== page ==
Question: How has that been modified to what is practiced now?
Koop: We’ve since taken that paradigm — not only in trail and ultra running but also in cycling and triathlon, both of which I have a coaching background in — to where we look at what the demands of the event are from a physiological standpoint, from a tactical standpoint, from a stress on the athlete standpoint, all of these different angles. We gradually tailor the training as it progresses chronologically from a situation where they're slowly inching more toward the things that are the most specific for the race. In a trail ultra marathon situation, normally that's very low intensity, very aerobic type of cardiovascular outcomes.
Rest and recovery
Question: Let's talk about rest and recovery. There are different philosophies but I think overall coaches and athletes are starting to understand the value of real recovery better. Tell me how you see recovery. Is that a weekly rest day? Is that more of a biking or yoga?
Koop: As the old adage goes, you only get better when you rest and that's very true. The purpose of training is to impose stress on the body and once you've then removed that stress and allow for adequate time, that's when your body kind of literally builds the structures and the things that it needs in order to improve. I don't think anybody can say definitively whether an easy day is better than a recovery day, or a cross training day is better than doing yoga or cycling. All those rest and/or recovery modalities are within a very small hair split of the difference in terms of their impact that they actually have on the athlete’s rest and recovery process.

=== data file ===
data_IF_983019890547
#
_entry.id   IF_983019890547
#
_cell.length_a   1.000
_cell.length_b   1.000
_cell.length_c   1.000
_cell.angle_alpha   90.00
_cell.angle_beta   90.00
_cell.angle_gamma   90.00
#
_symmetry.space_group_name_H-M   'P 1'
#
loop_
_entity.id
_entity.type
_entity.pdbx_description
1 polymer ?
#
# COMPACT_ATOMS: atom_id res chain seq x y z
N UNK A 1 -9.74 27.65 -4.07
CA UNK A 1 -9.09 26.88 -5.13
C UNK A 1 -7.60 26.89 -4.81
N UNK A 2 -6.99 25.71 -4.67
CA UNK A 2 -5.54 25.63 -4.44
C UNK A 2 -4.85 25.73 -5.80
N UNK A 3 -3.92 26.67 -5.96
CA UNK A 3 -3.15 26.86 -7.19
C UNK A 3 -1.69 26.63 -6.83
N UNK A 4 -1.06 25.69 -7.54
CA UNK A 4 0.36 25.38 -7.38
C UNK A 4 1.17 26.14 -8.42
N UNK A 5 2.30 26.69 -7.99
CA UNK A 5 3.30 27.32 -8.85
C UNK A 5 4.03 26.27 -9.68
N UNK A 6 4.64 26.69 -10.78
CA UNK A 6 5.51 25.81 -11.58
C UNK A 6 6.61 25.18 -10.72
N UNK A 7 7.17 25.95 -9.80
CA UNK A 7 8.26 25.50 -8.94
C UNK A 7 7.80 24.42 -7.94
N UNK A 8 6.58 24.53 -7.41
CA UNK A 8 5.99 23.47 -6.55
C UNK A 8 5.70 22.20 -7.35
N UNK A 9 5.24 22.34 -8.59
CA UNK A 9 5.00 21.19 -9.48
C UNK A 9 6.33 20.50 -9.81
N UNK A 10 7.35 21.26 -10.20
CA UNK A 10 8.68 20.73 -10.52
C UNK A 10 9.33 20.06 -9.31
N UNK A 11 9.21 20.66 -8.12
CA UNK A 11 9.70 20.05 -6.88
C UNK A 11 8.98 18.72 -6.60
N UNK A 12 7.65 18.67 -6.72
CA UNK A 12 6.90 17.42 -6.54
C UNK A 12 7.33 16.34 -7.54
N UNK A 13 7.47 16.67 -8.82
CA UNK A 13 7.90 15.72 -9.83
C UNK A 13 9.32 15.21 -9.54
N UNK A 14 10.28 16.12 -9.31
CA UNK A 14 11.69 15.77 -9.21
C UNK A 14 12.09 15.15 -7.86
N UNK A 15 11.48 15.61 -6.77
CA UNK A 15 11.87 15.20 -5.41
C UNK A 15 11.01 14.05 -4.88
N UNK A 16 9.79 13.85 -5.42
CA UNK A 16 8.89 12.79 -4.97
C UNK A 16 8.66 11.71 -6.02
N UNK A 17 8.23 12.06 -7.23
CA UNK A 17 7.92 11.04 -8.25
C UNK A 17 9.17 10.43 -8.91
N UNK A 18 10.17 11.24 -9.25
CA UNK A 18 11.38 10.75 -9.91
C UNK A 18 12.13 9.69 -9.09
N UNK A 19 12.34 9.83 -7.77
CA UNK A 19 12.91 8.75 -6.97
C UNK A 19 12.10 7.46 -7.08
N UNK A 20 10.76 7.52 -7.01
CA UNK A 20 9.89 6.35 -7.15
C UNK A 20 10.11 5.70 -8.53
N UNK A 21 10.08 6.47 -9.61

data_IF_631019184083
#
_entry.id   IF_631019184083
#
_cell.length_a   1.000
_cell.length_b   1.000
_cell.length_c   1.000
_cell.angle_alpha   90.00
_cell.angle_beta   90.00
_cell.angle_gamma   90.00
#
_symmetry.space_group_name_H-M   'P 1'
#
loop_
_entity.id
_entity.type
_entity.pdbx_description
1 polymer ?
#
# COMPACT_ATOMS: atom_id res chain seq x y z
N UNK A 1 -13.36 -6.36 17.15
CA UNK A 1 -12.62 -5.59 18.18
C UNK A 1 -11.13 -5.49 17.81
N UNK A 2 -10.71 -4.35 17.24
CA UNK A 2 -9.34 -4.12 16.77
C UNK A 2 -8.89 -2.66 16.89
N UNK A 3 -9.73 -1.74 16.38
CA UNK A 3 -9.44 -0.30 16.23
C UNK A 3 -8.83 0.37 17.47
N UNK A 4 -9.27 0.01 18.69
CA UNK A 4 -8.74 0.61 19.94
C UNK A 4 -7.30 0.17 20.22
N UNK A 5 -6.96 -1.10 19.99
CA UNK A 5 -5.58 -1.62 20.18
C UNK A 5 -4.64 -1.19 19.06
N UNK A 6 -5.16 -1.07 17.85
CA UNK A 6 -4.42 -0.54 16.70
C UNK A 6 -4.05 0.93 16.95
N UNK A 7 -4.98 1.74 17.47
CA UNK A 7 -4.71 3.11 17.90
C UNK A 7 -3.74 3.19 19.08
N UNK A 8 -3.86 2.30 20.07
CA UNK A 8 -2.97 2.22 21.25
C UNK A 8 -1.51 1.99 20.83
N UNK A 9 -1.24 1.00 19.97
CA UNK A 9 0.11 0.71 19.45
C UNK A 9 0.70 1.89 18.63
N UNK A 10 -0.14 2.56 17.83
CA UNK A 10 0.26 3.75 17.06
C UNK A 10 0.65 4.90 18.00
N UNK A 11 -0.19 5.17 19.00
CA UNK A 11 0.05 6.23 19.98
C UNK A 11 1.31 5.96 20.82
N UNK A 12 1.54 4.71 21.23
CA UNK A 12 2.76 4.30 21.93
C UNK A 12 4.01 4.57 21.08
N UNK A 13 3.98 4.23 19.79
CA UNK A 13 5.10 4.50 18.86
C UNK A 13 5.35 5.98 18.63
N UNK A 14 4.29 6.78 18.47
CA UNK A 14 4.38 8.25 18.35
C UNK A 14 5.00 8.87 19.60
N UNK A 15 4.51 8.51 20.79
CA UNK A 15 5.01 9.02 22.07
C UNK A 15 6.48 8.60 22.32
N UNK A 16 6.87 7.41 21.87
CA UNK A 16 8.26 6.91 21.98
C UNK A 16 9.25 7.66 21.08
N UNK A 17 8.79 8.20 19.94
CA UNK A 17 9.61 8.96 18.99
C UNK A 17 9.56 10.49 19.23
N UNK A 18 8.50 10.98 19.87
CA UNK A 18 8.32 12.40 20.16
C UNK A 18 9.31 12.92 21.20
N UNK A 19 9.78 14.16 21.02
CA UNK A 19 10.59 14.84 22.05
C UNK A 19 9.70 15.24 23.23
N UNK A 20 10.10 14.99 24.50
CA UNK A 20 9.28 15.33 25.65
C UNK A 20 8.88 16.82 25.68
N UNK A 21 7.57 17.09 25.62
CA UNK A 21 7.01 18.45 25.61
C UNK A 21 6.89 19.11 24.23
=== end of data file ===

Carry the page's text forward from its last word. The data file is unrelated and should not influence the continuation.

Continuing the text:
So what I always steer toward is just kind of two principles in order to make sure that the athlete is properly rested and recovered. One, what makes them feel better? Literally, what type of activity, which at the end of the day they're just going to say, ‘Yup, I feel better after doing this activity than I do before this activity.’ So, that very much focuses on a little bit of the physical, but obviously much more of the psychological component of recovery. And that could be a day off. That could be short recovery run, or a bike ride, or a number of activities. And the second thing I'd focus on is the intensity of, or really lack thereof, of the actual recovery modality. Sometimes I prefer my athletes actually take a hike or a walk as opposed to actually do a run. But the point of all that is you're just trying to do the absolute bare minimum amount of intensity, just get out and move.
Question: Does that differ for a masters athlete compared to someone younger and maybe even more competitive in bigger races?